City transportation officials may have found a new means to raise millions of dollars: installing unmanned radar and cameras to catch speeders in school zones and on roads with lots of car crashes.
The problem is, the cameras are illegal in Oregon.
WW first reported in Wednesday's Murmurs that Rep. Jeff Reardon (D-Happy Valley) plans to draft a bill to make unmanned photo radar legal. State law currently allows 10 cities, including Portland, to use photo radar vans, but a police officer must be inside.
"Currently, Portland does not have the authority to enforce speed limits via fixed photo radar, a tool proven to slow down drivers," Reardon's office wrote in a Sept. 19 legislative draft request, a document that asks state officials to explore language for a potential bill.
"Our suggested solution," the document continues, "is to authorize fixed location photo radar to enforce the speed limit in school zones, safe routes to schools zones, and high crash corridors."
Portland Bureau of Transportation director Leah Treat tells WW the goal of the cameras is to slow down drivers.
"We need new tools if we're going to reduce crashes, which we know disproportionately impact poor and minority communities," Treat says. "I have lived and worked in cities that have seen results: Chicago had a 60 percent speed reduction around schools and parks in the first year of using cameras and Washington D.C. had a 20 percent reduction in speed citywide."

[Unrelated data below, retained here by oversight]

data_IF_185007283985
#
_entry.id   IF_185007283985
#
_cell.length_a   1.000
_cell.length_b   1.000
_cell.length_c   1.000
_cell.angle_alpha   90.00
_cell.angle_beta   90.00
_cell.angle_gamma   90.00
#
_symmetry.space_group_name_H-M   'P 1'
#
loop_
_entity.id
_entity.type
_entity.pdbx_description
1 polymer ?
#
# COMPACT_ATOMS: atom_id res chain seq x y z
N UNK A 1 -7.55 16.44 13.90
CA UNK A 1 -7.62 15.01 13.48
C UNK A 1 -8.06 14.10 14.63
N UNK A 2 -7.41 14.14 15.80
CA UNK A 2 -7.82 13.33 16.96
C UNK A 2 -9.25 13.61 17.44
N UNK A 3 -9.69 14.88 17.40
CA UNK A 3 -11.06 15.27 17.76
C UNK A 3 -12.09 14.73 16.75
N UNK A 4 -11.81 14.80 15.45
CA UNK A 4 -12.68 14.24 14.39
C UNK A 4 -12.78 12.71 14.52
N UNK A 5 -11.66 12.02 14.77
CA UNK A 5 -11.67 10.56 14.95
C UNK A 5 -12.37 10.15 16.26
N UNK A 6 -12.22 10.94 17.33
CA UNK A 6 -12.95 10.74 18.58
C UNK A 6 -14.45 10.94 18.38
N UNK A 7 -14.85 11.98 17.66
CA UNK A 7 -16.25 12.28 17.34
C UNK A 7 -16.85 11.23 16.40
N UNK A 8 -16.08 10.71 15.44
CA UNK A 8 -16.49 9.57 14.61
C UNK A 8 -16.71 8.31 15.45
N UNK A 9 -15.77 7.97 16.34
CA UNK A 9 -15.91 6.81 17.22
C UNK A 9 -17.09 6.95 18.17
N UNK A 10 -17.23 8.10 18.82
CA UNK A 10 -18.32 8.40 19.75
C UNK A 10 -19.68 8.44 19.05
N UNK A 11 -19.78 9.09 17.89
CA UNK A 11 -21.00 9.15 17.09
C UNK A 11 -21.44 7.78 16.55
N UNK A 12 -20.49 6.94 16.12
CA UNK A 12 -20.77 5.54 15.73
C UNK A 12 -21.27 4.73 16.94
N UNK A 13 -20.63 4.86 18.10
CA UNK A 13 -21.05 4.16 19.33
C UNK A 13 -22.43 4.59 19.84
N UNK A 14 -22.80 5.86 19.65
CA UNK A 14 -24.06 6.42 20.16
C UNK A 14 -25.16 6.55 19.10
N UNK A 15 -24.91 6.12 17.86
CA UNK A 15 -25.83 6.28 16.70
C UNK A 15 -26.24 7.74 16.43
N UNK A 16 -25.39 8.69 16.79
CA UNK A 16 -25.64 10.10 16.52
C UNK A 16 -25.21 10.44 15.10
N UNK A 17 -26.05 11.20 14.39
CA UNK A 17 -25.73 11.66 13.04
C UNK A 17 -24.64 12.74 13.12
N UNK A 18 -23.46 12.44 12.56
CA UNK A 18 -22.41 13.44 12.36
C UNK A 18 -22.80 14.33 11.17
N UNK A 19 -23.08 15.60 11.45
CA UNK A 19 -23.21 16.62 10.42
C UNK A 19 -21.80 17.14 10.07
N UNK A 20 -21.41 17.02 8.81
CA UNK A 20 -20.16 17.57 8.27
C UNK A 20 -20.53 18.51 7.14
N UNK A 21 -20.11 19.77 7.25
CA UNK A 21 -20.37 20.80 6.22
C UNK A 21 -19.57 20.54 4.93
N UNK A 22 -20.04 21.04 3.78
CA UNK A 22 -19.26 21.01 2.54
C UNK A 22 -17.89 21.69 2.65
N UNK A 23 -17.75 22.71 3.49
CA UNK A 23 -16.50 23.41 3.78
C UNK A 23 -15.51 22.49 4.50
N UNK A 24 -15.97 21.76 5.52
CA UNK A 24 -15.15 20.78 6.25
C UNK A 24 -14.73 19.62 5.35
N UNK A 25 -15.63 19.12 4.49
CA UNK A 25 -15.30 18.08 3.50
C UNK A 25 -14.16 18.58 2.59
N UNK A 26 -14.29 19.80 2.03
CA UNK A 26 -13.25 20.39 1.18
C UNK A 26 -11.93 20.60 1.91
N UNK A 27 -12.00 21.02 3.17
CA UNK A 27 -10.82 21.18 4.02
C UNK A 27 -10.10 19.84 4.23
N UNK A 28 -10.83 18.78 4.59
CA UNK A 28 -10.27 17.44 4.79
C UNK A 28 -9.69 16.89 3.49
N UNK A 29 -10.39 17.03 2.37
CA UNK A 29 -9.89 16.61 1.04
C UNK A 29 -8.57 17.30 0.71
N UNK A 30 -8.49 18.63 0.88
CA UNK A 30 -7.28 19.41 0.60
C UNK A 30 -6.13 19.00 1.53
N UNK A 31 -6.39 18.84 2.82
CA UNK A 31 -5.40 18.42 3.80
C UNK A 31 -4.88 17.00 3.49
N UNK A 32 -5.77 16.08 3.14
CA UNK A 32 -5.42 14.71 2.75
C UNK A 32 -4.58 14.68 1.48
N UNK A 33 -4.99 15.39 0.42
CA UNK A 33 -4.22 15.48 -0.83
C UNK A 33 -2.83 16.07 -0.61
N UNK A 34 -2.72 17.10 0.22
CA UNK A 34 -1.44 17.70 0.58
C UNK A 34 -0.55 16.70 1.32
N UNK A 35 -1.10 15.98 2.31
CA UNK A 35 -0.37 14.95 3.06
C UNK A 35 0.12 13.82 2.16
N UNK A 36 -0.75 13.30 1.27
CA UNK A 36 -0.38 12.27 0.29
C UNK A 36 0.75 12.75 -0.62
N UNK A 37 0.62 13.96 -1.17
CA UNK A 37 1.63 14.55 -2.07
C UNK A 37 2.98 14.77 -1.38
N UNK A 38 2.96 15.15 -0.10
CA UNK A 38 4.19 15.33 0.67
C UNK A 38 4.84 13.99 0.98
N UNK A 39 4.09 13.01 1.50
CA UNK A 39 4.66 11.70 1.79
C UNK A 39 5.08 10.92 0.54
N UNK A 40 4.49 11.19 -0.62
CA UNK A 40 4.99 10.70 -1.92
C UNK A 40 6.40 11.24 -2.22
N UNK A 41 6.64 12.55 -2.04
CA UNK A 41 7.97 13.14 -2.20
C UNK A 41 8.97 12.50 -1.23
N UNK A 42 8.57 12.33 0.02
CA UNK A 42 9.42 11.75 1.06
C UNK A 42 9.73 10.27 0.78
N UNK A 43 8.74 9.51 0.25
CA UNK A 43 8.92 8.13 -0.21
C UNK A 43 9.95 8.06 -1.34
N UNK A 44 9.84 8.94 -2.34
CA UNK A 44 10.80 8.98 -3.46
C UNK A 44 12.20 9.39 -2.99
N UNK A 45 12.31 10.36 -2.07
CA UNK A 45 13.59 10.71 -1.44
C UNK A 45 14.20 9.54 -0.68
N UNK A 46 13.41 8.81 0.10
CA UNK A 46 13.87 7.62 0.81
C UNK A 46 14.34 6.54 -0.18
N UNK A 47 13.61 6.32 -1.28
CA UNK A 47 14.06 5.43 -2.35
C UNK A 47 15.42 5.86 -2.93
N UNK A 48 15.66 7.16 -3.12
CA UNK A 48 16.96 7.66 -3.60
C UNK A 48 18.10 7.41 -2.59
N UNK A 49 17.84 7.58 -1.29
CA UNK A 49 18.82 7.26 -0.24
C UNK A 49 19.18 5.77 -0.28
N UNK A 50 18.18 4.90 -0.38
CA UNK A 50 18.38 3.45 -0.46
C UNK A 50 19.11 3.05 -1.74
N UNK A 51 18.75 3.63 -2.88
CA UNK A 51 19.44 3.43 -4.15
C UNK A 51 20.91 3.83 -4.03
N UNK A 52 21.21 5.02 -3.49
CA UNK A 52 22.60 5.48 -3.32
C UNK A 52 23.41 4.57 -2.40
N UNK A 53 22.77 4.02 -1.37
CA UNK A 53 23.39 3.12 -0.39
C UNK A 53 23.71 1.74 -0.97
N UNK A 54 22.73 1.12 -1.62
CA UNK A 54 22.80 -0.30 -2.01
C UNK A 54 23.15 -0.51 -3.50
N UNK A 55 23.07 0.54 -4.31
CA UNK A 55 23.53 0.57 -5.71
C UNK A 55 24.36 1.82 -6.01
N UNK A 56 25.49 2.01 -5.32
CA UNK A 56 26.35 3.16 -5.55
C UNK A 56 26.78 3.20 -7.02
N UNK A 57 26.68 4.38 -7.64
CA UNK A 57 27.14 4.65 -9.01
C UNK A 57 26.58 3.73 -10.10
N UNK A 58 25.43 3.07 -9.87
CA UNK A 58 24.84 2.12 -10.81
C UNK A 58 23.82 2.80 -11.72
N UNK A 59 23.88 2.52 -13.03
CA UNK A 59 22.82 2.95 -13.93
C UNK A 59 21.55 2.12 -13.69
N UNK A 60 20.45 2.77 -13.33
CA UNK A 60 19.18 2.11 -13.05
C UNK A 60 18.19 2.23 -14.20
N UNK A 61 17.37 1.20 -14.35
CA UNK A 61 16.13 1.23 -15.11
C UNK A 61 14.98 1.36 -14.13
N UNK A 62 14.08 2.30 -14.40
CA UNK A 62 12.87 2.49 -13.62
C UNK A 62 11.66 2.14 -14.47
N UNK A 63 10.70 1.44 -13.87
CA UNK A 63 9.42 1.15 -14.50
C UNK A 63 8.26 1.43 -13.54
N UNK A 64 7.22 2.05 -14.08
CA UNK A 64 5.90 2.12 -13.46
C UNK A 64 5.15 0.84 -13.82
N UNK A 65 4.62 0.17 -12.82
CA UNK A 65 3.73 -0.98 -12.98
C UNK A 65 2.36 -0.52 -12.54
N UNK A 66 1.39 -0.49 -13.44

Reardon's legislative aide, Anne Buzzini, says the lawmaker is motivated by walking deaths in East Portland.
"Rep. Reardon's district includes Southeast 122nd Avenue, which is a high-crash corridor," Buzzini tells WW. "Rep. Reardon has been working on this pedestrian safety issue, and this seems like the logical next step."
But other cities have also seen big paydays from fixed photo radar. Seattle over the next two years is raising $14.8 million from $189-a-violation fines using unmanned speed cameras. Officials there announced last fall they would dedicate the new money to safety projects near schools.
Portland's push for legislation comes as Mayor Charlie Hales and Commissioner Steve Novick are still backing a street fee to raise money for road maintenance. Money from radar cameras could go to safety projects, such as sidewalks and signals, and offset the costs of maintenance work promoted by Hales and Novick.
Transportation bureau spokesman Dylan Rivera tells WW new money from fines could "supplement" the street fee. But he says slowing drivers is the goal of changing the law, not new revenue. He says new money from citations could dip as drivers start reducing their speed.
"We want safer streets," Rivera says.